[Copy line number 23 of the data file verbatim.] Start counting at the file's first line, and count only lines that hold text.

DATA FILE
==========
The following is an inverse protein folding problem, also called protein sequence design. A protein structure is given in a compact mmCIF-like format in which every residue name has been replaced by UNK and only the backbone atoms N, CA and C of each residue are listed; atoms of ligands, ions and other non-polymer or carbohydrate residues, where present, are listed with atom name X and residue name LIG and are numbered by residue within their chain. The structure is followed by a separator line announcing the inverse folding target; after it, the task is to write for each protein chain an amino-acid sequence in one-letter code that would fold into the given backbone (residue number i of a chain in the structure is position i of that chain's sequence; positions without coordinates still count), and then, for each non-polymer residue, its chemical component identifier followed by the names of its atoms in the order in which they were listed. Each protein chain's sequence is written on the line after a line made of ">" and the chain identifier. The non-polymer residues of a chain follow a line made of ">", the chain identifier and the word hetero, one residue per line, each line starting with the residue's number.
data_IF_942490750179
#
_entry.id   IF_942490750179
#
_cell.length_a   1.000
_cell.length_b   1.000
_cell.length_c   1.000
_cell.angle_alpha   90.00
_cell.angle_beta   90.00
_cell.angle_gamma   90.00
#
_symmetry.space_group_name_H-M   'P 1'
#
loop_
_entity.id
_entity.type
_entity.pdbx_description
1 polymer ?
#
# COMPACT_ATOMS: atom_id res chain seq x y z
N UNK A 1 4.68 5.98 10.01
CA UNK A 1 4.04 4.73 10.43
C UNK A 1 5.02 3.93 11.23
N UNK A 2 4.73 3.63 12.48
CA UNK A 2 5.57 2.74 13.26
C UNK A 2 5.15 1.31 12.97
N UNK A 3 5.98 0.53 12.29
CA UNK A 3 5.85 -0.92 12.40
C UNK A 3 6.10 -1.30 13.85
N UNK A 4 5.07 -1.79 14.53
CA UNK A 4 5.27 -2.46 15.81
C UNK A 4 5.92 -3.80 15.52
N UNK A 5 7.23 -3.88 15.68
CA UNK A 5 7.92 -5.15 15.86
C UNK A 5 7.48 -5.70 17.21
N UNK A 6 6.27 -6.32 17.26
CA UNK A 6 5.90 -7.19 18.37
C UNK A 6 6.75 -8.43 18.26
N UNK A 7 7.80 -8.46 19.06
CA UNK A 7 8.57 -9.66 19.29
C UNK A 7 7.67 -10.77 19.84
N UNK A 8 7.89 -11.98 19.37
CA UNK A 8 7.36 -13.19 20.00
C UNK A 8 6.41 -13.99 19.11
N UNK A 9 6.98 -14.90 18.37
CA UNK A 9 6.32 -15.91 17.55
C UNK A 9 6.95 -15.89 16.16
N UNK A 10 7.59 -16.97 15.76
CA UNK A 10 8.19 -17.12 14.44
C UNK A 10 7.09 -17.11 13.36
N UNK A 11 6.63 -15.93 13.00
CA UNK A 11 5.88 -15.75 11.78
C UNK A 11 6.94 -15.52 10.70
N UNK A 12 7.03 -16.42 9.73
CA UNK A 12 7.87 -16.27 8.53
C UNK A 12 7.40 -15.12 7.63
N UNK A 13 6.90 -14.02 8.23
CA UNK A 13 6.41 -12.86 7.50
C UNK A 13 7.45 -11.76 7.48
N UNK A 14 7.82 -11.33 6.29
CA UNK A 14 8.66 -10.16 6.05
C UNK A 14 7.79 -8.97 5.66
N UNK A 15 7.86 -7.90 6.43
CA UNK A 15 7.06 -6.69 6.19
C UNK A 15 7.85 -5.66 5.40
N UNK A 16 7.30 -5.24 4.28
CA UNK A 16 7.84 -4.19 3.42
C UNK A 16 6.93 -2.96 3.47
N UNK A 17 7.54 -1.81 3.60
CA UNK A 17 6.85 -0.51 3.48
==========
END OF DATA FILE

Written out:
CA UNK A 1 4.04 4.73 10.43